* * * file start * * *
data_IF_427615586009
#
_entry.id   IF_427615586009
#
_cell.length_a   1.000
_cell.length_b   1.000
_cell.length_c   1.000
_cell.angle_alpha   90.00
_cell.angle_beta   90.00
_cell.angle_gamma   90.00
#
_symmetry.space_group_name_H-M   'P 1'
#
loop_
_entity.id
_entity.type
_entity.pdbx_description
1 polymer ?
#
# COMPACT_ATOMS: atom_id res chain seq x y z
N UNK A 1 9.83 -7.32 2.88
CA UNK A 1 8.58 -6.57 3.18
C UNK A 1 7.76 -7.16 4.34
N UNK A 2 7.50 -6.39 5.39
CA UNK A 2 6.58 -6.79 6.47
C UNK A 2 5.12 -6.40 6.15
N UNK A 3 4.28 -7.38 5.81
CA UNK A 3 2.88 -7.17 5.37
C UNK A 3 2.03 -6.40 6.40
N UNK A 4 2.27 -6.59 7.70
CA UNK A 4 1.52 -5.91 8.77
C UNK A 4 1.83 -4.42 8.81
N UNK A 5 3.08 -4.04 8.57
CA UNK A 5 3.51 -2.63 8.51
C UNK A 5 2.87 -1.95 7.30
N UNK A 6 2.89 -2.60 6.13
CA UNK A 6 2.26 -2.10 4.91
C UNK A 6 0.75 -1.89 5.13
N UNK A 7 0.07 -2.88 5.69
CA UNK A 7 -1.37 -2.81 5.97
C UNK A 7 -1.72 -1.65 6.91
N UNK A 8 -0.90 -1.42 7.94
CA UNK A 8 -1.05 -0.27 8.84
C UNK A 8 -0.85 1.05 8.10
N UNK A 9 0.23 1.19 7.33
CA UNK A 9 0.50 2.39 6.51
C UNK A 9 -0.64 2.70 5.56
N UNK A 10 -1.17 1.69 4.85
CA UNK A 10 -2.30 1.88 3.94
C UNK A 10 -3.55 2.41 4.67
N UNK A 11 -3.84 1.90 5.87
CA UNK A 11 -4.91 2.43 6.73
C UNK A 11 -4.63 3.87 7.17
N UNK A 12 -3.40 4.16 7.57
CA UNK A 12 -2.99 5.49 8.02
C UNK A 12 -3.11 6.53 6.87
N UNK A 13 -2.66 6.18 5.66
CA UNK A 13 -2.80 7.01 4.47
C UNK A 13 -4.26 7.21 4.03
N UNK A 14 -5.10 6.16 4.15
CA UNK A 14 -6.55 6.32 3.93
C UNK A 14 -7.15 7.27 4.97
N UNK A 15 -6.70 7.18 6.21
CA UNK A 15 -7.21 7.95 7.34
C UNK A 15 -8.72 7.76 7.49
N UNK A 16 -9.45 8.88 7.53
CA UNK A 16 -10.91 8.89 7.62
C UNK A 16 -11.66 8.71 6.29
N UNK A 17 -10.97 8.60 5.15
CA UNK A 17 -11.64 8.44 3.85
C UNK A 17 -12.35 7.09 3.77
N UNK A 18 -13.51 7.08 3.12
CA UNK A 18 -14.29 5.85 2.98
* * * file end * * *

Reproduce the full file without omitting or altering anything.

data_IF_427615586009
#
_entry.id   IF_427615586009
#
_cell.length_a   1.000
_cell.length_b   1.000
_cell.length_c   1.000
_cell.angle_alpha   90.00
_cell.angle_beta   90.00
_cell.angle_gamma   90.00
#
_symmetry.space_group_name_H-M   'P 1'
#
loop_
_entity.id
_entity.type
_entity.pdbx_description
1 polymer ?
#
# COMPACT_ATOMS: atom_id res chain seq x y z
N UNK A 1 9.83 -7.32 2.88
CA UNK A 1 8.58 -6.57 3.18
C UNK A 1 7.76 -7.16 4.34
N UNK A 2 7.50 -6.39 5.39
CA UNK A 2 6.58 -6.79 6.47
C UNK A 2 5.12 -6.40 6.15
N UNK A 3 4.28 -7.38 5.81
CA UNK A 3 2.88 -7.17 5.37
C UNK A 3 2.03 -6.40 6.40
N UNK A 4 2.27 -6.59 7.70
CA UNK A 4 1.52 -5.91 8.77
C UNK A 4 1.83 -4.42 8.81
N UNK A 5 3.08 -4.04 8.57
CA UNK A 5 3.51 -2.63 8.51
C UNK A 5 2.87 -1.95 7.30
N UNK A 6 2.89 -2.60 6.13
CA UNK A 6 2.26 -2.10 4.91
C UNK A 6 0.75 -1.89 5.13
N UNK A 7 0.07 -2.88 5.69
CA UNK A 7 -1.37 -2.81 5.97
C UNK A 7 -1.72 -1.65 6.91
N UNK A 8 -0.90 -1.42 7.94
CA UNK A 8 -1.05 -0.27 8.84
C UNK A 8 -0.85 1.05 8.10
N UNK A 9 0.23 1.19 7.33
CA UNK A 9 0.50 2.39 6.51
C UNK A 9 -0.64 2.70 5.56
N UNK A 10 -1.17 1.69 4.85
CA UNK A 10 -2.30 1.88 3.94
C UNK A 10 -3.55 2.41 4.67
N UNK A 11 -3.84 1.90 5.87
CA UNK A 11 -4.91 2.43 6.73
C UNK A 11 -4.63 3.87 7.17
N UNK A 12 -3.40 4.16 7.57
CA UNK A 12 -2.99 5.49 8.02
C UNK A 12 -3.11 6.53 6.87
N UNK A 13 -2.66 6.18 5.66
CA UNK A 13 -2.80 7.01 4.47
C UNK A 13 -4.26 7.21 4.03
N UNK A 14 -5.10 6.16 4.15
CA UNK A 14 -6.55 6.32 3.93
C UNK A 14 -7.15 7.27 4.97
N UNK A 15 -6.70 7.18 6.21
CA UNK A 15 -7.21 7.95 7.34
C UNK A 15 -8.72 7.76 7.49
N UNK A 16 -9.45 8.88 7.53
CA UNK A 16 -10.91 8.89 7.62
C UNK A 16 -11.66 8.71 6.29
N UNK A 17 -10.97 8.60 5.15
CA UNK A 17 -11.64 8.44 3.85
C UNK A 17 -12.35 7.09 3.77
N UNK A 18 -13.51 7.08 3.12
CA UNK A 18 -14.29 5.85 2.98